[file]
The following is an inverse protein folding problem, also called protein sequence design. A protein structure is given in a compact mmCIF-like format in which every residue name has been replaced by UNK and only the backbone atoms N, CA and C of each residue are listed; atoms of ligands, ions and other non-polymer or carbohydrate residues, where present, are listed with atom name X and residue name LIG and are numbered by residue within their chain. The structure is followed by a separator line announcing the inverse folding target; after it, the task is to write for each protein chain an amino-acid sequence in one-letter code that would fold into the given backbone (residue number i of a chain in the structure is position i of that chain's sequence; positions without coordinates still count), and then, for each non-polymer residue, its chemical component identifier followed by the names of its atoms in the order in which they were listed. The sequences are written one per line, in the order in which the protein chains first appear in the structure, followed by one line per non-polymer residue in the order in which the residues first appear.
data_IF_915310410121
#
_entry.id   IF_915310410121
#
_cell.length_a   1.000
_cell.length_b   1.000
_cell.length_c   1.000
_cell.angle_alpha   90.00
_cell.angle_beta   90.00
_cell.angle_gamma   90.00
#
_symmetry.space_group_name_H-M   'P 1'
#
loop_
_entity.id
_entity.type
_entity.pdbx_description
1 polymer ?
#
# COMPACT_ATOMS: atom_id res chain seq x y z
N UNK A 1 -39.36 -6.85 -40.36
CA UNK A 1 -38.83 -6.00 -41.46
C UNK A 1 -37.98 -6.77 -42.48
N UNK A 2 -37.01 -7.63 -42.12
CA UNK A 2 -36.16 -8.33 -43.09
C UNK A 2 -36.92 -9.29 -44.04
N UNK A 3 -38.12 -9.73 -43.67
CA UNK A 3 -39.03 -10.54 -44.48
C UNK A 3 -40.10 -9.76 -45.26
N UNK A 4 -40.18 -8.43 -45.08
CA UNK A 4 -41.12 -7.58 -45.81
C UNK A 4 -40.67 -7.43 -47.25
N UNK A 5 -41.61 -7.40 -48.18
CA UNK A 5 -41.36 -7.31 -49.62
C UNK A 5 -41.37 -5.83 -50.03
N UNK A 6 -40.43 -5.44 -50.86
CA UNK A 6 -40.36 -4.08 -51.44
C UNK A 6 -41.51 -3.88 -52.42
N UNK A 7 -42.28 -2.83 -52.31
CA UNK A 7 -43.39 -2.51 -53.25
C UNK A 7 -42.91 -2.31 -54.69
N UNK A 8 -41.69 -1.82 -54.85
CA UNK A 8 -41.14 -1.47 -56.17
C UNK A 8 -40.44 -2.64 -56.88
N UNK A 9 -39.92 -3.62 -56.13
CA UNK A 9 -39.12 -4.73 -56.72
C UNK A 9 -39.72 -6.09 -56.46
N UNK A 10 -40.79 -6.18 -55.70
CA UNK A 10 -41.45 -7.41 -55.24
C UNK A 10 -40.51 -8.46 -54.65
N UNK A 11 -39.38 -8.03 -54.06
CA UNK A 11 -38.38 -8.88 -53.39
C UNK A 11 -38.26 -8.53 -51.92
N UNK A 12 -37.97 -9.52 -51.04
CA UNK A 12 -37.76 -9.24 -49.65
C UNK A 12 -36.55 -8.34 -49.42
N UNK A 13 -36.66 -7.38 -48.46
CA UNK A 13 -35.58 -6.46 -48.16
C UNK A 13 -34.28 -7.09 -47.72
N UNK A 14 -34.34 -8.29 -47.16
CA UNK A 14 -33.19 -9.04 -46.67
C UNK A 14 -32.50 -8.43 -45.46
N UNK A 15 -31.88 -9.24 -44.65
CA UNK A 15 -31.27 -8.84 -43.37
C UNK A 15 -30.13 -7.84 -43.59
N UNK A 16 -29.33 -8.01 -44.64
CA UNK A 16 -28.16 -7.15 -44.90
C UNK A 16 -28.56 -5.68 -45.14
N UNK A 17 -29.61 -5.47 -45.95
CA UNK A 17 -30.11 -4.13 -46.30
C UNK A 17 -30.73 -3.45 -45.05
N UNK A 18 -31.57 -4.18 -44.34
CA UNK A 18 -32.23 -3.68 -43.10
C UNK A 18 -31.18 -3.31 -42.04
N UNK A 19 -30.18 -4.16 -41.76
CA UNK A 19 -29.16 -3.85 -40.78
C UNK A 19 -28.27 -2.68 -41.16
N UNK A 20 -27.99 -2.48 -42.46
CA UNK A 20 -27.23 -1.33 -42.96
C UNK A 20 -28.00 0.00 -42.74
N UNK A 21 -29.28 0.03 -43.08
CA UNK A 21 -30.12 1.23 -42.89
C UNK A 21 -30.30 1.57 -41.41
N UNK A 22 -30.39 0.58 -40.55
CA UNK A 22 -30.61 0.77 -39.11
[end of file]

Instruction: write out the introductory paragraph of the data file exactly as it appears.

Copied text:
The following is an inverse protein folding problem, also called protein sequence design. A protein structure is given in a compact mmCIF-like format in which every residue name has been replaced by UNK and only the backbone atoms N, CA and C of each residue are listed; atoms of ligands, ions and other non-polymer or carbohydrate residues, where present, are listed with atom name X and residue name LIG and are numbered by residue within their chain. The structure is followed by a separator line announcing the inverse folding target; after it, the task is to write for each protein chain an amino-acid sequence in one-letter code that would fold into the given backbone (residue number i of a chain in the structure is position i of that chain's sequence; positions without coordinates still count), and then, for each non-polymer residue, its chemical component identifier followed by the names of its atoms in the order in which they were listed. The sequences are written one per line, in the order in which the protein chains first appear in the structure, followed by one line per non-polymer residue in the order in which the residues first appear.